Vegas Track A Good Bet For Another NASCAR Date, Awards Banquet

Charlotte, NC – Everyone knows Las Vegas is candy land for adults. It also happens to be home to the best fan experience in NASCAR.

When it comes to fun, Vegas is king. A ride down ?the Strip? is unlike anything on the planet. The lights, themed hotels and casinos, and the people make it seem like you are starring in your personal Federico Fellini movie.

Las Vegas Motor Speedway has borrowed the best of Vegas and turned itself into an amazing fan experience. Everything about the track ? perhaps with the exception with the traffic in and out of the facility ? is among the best in motorsports.

Thanks to O. Bruton Smith and his Speedway Motorsports, Inc. empire, LVMS has undergone a near complete change in recent years. A new track layout with higher banking in the corners has turned a flat, dull raceway into one of the most competitive on the circuit. Additional improvements, like moving pit road closer to the main grandstand, has given fans a better view of the action.

The real pearl in the recent renovations, however, has been the addition of the ?Neon Garage.? The huge infield expanse (right) is unlike anything in racing, a mix of music, carnival and speed. Designed in a diamond pattern with elevated, first- and second-story garage and tech area viewing, fans can get closer to the action at Vegas than at any other track on the circuit. The complex also includes Victory Lane, where thousands of fans can join the winner?s celebration.

This week, Smith again indicated he?d like the track to have a second NASCAR Sprint Cup event each season. He also again made a pitch to have the NASCAR Sprint Cup awards banquet move from New York to ?Sin City.?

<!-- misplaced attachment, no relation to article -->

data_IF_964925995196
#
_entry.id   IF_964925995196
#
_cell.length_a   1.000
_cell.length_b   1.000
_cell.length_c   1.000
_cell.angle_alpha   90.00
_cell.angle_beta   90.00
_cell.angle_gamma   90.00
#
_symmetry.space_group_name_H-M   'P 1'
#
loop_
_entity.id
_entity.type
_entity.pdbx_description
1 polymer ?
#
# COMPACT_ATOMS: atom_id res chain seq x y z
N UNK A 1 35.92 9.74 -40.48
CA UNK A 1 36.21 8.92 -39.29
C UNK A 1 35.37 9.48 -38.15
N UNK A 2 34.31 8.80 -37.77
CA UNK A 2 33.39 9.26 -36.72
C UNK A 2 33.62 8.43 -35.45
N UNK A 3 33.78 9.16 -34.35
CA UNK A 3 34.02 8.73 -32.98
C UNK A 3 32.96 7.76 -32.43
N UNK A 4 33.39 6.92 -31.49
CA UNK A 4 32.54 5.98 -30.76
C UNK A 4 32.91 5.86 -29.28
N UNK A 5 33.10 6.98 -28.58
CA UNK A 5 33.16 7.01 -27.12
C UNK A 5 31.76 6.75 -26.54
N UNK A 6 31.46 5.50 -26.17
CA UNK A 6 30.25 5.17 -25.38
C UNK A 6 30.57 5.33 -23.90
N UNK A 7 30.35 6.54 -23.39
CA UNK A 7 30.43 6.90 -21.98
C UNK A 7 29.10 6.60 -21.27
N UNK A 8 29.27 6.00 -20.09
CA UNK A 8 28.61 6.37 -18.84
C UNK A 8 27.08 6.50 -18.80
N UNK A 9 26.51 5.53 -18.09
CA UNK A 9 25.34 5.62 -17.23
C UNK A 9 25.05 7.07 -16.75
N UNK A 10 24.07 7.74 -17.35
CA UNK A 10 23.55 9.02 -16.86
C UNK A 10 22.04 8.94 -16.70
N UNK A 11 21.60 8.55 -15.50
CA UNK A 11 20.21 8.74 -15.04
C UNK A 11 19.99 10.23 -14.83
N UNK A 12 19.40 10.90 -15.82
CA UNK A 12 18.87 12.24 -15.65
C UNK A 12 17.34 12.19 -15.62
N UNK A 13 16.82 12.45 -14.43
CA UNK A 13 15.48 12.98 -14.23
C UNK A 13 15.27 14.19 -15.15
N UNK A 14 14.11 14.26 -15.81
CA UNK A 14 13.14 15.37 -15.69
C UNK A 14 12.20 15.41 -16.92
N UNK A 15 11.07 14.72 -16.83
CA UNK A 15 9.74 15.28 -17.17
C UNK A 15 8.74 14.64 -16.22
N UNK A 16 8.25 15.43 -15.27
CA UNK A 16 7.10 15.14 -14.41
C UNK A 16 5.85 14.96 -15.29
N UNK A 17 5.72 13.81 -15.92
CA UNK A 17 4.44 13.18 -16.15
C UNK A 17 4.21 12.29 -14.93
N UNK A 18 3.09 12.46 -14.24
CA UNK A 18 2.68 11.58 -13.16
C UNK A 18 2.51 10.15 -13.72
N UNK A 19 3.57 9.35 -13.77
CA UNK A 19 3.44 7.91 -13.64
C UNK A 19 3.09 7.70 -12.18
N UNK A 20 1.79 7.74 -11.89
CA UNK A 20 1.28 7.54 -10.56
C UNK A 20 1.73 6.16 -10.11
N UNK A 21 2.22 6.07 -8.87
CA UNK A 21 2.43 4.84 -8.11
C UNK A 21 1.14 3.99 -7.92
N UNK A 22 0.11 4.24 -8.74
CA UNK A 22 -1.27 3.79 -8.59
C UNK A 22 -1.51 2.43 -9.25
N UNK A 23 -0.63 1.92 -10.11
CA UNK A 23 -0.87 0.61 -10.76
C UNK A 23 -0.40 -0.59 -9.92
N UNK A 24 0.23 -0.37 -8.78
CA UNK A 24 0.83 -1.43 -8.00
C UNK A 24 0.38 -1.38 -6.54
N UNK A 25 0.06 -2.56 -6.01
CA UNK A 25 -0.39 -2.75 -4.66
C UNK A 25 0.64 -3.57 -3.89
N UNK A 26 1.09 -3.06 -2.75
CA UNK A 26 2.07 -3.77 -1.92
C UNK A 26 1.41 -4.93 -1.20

Frankly, it?s hard to argue with him on either count.

Another race at Vegas would not only allow more fans to experience the magnificent speedway, but it would also create an opportunity to replace any number of snoozers held at a number of other tracks on the tour. California is the first to come to mind, outdated Martinsville is another.

Smith could also look at moving a date from two tracks he owns – Atlanta and New Hampshire. Rumors of extremely soft ticket sales for this weekend?s Atlanta (a dog sports town if there ever was one) race make the scenario of pirating a date from there the most plausible.

New Hampshire, in our estimation, would be a less desirable choice thanks to its capacity crowds at almost all events and the track?s proximity to the Boston and Northeastern USA media markets. Of course, any race date or venue change would have to have NASCAR?s blessing. Ditto for the banquet move, which has grown stale and incredibly expensive in New York.

It doesn?t make sense to only have one race date in a town that everyone loves to go to and has the most unique fan experience in the sport. Smith and NASCAR need to get together and somehow make a second race date at Las Vegas Motor Speedway a reality.

More Tire Woes

It was a ?tiresome? weekend for the NASCAR crowd at Las Vegas this weekend. Then again, it?s been that way for some time. Blown tires – especially right fronts ? ruled the weekend as car after car pounded the Las Vegas Motor Speedway retaining walls.

In Sunday?s Sprint Cup race, an event record 11 cautions ruled the day, six of them coming because drivers popped right-front tires. Saturday?s Nationwide Series event wasn?t much better as 13 yellow flag periods chewed up 55 of the 202 laps contested. Again, tire woes proved to be the culprit in several of the incidents.

While there is no official statistic for crashes due to tire failures, it?s safe to say that a huge number of crashes in recent years have been due to the malady. Just about every part of the current NASCAR racer has become bulletproof. Engines run wide open for 500 miles, chassis and suspension components absorb incredible loads and stresses without failure.

So why can?t the tires? While it?s a simple question to what is surely a complex problem, it is one that needs to be answered.

Goodyear Tire and Rubber Company engineers do their best to bring a quality product to the racetrack each week. Despite their best efforts and constant testing, both in the lab and at the track, tires continue to be the biggest problem in NASCAR competition.